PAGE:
Trading today in over-the-counter foreign-exchange options totaled $28.5 billion, compared with $25.9 billion yesterday, according to data reported by U.S. banks to the Depository Trust Clearing Corp. and tracked by Bloomberg. Volume in options on the dollar-yen exchange rate totaled $6.5 billion, the largest share of trades at 23 percent. Options on the Aussie dollar-U.S. dollar pair amounted to $4.4 billion, or about 15 percent.
Dollar-yen options trading was 34 percent more than the average for the past five Thursdays at a similar time in the day. Aussie dollar-U.S. dollar options trading was 159 percent more than average.
The yen commenced a bearish trend after closing yesterday weaker than key support at 99.60 per dollar, Roelof-Jan Van den Akker, an Amsterdam-based technical analyst at ING Group NV, wrote today in a client note. The currency may fall to 101.35, its weakest level since July 8.
The EBB’s Draghi is trying to convince markets that he will keep interest rates low for an extended period to support the euro area’s recovery from its longest-ever recession. Rate expectations have risen close to levels that he described last month as “unwarranted,” suggesting some investors are questioning his promise.
While the ECB raised its forecasts for the euro area’s economic growth this year, it cut the projection for 2014. Gross domestic product will climb 1 percent next year, the ECB said, compared with a 1.1 percent increase forecast previously.
“The downward revision to 2014 growth suggests the ECB, as a whole, is looking through a lot of the recent upside in the data, and cuts were hinted at today,” said Stephen Gallo, European head of currency strategy at Bank of Montreal in London. “The Fed is moving towards taper, and other major central banks are doing what they can to resist the upward pressure on rates.”
The Institute for Supply Management’s non-manufacturing index rose to 58.6 in August from 56 the prior month, a report from the Tempe, Arizona-based group showed today. The median forecast in a Bloomberg survey called for a drop to 55.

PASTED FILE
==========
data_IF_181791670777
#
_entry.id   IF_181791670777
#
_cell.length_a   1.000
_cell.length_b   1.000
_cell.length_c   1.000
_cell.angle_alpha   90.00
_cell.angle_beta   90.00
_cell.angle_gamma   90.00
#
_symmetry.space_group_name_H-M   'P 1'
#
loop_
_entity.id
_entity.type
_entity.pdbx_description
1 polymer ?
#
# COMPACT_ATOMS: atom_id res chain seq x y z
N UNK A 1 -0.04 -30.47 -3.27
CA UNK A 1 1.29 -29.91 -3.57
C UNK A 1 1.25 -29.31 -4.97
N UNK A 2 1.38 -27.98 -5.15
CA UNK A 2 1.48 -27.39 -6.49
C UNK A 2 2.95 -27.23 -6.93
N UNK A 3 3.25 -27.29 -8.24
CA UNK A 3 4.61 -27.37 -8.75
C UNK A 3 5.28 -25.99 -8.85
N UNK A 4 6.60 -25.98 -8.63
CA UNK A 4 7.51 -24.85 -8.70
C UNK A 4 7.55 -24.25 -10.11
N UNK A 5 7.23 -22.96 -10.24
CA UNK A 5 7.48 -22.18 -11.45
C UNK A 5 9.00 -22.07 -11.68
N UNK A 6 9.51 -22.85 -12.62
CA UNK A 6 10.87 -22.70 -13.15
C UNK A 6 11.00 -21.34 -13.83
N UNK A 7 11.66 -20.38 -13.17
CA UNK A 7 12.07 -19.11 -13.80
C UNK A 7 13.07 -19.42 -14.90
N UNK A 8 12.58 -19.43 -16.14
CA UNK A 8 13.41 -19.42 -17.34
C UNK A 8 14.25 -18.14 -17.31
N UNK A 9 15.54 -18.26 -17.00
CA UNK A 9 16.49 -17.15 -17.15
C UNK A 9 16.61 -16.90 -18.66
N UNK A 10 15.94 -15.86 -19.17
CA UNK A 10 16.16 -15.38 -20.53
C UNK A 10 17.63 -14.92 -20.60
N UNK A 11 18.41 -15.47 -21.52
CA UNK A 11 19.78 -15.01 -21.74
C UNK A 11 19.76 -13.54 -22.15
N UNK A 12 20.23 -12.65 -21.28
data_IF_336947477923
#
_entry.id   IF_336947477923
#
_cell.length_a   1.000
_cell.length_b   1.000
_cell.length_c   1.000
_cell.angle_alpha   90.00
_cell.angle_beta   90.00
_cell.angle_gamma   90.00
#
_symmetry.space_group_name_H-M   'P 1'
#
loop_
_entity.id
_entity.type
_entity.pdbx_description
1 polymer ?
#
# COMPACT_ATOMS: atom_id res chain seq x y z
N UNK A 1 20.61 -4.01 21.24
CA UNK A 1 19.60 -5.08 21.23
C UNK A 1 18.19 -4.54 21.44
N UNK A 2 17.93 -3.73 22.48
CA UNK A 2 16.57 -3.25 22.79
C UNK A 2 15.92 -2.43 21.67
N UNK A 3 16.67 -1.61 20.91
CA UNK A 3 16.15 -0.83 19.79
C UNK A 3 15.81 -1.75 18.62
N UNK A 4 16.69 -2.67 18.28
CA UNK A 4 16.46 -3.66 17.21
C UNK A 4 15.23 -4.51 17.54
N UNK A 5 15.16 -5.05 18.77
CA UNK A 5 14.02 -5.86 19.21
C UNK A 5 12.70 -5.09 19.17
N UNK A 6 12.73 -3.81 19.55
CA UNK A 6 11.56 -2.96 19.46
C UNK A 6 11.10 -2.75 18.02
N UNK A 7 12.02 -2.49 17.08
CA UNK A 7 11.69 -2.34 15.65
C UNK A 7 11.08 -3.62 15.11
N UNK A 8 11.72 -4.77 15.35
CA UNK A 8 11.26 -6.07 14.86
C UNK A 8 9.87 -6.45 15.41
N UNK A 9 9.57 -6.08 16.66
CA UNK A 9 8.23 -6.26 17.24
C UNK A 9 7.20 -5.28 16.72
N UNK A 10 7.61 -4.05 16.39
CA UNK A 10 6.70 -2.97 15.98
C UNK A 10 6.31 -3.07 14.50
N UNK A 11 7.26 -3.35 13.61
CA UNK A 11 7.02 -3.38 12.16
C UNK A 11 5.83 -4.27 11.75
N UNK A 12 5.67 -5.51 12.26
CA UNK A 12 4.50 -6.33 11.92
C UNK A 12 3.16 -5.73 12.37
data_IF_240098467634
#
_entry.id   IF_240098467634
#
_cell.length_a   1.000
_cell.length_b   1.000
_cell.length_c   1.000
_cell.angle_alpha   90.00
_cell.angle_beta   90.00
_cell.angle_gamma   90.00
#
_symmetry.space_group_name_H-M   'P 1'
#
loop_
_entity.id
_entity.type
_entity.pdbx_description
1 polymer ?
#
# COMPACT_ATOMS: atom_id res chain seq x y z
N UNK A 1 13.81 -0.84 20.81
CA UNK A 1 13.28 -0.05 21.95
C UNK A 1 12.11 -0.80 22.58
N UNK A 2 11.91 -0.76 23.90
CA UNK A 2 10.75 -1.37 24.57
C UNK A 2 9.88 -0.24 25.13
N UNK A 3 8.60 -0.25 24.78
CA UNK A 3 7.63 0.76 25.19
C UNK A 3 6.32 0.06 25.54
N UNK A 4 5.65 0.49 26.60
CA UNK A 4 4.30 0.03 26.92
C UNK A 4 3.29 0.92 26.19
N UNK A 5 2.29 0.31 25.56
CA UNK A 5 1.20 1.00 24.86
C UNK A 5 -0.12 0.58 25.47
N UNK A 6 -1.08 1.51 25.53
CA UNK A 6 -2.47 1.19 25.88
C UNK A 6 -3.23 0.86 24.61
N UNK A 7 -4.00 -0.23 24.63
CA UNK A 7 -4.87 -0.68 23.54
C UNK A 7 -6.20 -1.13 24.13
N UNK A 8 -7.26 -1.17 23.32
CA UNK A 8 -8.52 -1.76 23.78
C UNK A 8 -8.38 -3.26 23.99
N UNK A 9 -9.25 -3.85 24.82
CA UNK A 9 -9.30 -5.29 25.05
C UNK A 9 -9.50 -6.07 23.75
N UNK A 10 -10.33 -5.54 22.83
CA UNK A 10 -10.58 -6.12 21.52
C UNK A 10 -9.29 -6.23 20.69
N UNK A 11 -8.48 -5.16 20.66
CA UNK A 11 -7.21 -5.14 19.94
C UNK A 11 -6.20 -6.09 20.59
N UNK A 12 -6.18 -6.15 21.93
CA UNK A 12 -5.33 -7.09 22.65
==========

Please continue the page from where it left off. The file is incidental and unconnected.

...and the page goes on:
Fewer Americans than forecast filed applications for unemployment benefits last week. Jobless claims declined by 9,000 to 323,000 in the week ended Aug. 31, less than the lowest estimate of economists surveyed by Bloomberg, from a revised 332,000, according to Labor Department data issued today in Washington.
U.S. nonfarm payrolls rose by 180,000 in August while the jobless rate held at 7.4 percent, the lowest since December 2008, Labor Department data will show tomorrow, according to a separate Bloomberg survey.
Fed policy makers are debating whether the economy is strong enough to allow them to pare monthly purchases of $85 billion in Treasuries and mortgage debt, which tend to debase the dollar. A Bloomberg News survey of economists taken Aug. 9-13 showed that 65 percent of them expected a reduction at the Fed’s meeting on Sept. 17-18.
The dollar has strengthened 5.9 percent this year, according to Bloomberg Correlation-Weighted Indexes. The yen has fallen 9.7 percent and the euro is up 5.2 percent.